Lumber Measure?

New to the sport...lots to learn. I understand the simple concept of a "board foot". I often see wood described as what appears to be a ratio (e.g. 7/4 cherry). Is this thickness expressed in 1/4 inch increments? Please explain. Cheers, O.
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Greetings,
I will guess as to the reason why, which means I do not have the exactly correct answer.
At the saw mill, the sawyer adjusts the thickness by moving the say so many 1/4 inches from its current setting. The scale does not have any numbers, just marks every 1/4 inch. No numbers makes sense. The saw could sit at any position depending on the thickness of the last board. The next thickness would then depend on the movement of the saw. I expect the scale or something about the saws position automatically takes care of the kerf.
Some how this counting of 1/4 inches worked its way from where the sawyer sets the saw, to those who requested boards of different thicknesses and then to us.
Sincerely, Bill Thomas
Oregon wrote:

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Nothing really to explain you are correct..
5/4 is the size of the stock (nominal 1 1/4" thick) before it is surfaced two sides (S2S). to it's actual size.
Your choice is to pay more for S2S where the mill or supplier does surfacing for you or you pay less for the rough cut wood and do the job yourself. Third choice is to pay almost twice the price of rough cut stock for ready to go, sold by the linier foot stuff at a store like Lowes or Home Depot.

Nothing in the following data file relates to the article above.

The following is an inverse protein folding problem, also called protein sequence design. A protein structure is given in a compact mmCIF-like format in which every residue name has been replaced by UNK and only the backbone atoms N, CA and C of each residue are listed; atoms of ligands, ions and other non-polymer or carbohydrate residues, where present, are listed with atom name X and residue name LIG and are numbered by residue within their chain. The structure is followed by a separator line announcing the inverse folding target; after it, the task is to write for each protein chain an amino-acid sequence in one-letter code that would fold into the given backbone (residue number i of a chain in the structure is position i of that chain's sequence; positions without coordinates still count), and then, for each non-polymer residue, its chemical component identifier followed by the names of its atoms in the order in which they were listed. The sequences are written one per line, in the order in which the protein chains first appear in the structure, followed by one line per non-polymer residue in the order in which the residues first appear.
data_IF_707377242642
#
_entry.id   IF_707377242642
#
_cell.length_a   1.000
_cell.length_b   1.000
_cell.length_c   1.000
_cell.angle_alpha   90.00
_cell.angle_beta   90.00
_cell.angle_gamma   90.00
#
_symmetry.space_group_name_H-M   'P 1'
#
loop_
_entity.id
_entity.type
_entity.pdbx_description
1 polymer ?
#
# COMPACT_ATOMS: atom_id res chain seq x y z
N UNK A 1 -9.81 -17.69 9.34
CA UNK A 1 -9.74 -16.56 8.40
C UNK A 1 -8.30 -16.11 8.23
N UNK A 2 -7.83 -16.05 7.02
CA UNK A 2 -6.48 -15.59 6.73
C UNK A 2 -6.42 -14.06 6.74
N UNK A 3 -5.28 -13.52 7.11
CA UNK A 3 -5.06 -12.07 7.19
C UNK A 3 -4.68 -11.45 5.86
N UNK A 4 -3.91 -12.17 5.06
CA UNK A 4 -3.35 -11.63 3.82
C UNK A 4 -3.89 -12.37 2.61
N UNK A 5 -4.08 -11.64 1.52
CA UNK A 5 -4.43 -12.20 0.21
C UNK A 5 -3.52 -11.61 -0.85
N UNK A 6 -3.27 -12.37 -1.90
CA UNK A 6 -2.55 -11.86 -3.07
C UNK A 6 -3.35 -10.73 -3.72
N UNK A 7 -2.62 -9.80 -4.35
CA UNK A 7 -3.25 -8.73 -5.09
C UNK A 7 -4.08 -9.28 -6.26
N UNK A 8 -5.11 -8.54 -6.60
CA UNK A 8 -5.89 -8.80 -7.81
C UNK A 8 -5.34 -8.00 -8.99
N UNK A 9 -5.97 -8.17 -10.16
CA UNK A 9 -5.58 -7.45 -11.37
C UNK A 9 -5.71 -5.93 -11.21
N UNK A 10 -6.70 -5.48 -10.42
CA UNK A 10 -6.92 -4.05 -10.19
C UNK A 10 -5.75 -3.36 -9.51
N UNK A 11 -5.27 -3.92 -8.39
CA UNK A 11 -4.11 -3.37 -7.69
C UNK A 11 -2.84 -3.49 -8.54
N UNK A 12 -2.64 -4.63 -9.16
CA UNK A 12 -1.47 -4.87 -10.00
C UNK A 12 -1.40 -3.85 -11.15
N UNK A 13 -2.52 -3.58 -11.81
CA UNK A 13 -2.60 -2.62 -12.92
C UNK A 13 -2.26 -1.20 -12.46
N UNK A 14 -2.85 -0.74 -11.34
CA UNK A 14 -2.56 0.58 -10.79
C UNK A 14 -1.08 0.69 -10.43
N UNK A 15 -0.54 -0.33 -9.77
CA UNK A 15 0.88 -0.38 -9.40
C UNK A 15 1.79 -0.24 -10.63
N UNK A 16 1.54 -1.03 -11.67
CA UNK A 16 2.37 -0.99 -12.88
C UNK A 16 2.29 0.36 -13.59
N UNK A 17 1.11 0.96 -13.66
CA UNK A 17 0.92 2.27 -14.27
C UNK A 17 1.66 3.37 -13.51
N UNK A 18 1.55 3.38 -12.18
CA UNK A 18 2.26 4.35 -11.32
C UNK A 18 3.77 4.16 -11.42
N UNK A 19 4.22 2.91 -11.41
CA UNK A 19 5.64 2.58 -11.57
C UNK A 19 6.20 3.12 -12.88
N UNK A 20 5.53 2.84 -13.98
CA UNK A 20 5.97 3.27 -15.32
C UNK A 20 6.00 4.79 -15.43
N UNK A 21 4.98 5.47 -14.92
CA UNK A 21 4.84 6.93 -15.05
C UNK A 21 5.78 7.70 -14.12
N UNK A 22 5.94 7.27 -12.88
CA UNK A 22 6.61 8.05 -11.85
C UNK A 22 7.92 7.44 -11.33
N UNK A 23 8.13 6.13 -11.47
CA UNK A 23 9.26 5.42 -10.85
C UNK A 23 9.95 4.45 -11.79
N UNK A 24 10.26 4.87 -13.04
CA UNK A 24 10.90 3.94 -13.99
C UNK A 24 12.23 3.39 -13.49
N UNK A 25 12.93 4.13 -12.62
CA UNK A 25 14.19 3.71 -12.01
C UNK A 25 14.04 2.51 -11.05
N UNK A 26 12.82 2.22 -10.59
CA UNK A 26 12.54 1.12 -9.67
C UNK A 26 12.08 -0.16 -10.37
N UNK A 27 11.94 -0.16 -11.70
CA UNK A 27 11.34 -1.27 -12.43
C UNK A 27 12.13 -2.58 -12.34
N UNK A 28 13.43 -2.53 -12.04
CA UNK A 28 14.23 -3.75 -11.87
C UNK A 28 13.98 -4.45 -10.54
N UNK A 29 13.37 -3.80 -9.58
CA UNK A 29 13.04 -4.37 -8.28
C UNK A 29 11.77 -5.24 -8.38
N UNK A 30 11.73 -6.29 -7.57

Surfacing two sides doesn't and usually isn't the same thing sanded and ready to have a finish applied. You will almost certainly still have to do a fair amount of work to get the stock to that point.
The cost of rolling your own from rough cut stock can be hefty in either price, power tools, jointer and surface planer, to do the job efficiently, time/work with hand tools, a good hand plane that you know how to use and take care of, or a combination of both, most start out with the off the shelf and ready to go stock.
--
Mike G.
snipped-for-privacy@heirloom-woods.net
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And FYI, 4/4, 8/4 would be pronounced "four quarter, eight quarter" etc.
Frank
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Also, for those who don't like to follow the calc of 144 cubic inches which comes up here among the innocent, you multiply the surface area in sq ft times the fraction to get the BF. Mostly those over 35 can do this in their head, those under will require mechanical or electronic aid....

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